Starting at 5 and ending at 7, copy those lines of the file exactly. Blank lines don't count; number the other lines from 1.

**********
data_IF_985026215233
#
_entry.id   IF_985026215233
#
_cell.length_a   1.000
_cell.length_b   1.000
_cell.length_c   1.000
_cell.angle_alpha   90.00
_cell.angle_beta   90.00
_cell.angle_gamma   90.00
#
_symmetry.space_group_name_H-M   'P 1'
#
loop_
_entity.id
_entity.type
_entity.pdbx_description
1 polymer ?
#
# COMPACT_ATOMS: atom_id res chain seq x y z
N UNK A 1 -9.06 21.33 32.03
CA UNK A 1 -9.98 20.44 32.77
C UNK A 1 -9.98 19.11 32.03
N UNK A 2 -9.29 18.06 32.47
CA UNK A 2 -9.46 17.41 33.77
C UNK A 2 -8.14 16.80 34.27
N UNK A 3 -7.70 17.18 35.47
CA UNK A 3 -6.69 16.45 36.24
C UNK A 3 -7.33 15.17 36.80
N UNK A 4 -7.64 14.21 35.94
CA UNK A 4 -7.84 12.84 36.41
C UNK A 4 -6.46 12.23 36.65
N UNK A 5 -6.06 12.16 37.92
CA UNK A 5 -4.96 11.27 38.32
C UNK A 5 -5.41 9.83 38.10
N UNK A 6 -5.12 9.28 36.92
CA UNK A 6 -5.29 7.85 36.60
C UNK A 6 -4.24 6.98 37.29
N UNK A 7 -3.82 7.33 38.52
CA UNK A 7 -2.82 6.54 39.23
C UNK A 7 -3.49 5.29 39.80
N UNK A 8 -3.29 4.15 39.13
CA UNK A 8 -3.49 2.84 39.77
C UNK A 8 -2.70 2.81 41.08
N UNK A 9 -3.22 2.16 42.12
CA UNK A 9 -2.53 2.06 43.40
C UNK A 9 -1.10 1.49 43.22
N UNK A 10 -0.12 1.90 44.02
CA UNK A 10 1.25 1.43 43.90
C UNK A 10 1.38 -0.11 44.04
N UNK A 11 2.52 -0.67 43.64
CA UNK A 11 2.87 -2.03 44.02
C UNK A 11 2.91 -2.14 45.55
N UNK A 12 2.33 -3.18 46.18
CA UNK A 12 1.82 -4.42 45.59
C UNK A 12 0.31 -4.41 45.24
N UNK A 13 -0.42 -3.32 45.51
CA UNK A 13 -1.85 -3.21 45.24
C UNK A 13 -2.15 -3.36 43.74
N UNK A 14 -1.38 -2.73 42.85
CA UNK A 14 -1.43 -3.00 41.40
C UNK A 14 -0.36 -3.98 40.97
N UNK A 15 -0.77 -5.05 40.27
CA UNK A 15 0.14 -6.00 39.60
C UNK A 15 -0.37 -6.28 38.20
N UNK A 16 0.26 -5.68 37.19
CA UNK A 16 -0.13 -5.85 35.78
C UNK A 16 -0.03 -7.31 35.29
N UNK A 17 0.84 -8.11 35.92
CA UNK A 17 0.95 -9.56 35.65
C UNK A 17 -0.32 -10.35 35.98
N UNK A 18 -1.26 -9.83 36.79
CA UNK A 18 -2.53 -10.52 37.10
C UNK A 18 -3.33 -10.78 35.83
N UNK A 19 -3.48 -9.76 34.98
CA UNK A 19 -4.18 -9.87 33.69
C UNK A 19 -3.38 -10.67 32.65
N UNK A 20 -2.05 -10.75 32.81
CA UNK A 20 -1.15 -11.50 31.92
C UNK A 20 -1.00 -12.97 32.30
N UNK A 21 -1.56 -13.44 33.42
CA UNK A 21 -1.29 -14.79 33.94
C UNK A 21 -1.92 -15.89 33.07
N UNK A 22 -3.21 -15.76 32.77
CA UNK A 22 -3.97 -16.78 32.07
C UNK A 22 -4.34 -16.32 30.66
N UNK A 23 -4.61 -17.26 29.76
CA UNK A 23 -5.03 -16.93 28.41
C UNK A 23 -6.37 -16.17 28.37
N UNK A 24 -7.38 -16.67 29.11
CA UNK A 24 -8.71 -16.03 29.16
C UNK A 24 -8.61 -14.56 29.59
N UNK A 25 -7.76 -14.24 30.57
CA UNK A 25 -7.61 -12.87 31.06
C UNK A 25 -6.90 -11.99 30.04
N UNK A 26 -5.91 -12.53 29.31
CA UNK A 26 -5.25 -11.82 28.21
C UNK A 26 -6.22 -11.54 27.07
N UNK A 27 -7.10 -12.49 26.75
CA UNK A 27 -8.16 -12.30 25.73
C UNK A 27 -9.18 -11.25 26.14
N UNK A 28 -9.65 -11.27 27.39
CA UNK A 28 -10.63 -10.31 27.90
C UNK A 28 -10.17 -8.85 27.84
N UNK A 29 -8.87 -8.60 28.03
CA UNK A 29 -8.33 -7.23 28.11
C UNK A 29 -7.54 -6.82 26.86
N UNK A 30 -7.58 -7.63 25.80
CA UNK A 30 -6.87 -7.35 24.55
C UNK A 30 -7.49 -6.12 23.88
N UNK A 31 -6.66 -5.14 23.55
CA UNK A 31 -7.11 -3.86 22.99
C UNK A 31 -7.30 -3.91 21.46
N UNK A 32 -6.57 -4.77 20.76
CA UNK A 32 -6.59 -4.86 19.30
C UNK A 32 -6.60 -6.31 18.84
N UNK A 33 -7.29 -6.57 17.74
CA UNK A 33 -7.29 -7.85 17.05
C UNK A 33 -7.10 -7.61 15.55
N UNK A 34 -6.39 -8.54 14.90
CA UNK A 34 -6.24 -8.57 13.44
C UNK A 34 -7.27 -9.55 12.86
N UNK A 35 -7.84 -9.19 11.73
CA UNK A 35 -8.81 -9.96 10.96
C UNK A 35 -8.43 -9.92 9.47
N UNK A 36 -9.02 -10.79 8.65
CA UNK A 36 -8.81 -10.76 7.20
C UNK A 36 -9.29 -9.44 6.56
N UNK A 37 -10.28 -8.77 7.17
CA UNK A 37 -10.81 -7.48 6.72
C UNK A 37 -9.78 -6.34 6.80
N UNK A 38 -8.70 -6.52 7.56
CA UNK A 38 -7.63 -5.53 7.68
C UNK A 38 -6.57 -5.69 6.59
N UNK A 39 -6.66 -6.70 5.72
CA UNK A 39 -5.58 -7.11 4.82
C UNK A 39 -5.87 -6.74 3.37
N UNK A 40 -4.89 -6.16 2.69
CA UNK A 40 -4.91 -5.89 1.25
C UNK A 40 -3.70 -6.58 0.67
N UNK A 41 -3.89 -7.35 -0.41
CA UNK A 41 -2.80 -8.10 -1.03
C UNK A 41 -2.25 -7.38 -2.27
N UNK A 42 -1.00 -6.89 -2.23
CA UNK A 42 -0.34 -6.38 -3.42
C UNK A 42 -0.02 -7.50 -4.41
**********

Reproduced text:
_cell.length_a   1.000
_cell.length_b   1.000
_cell.length_c   1.000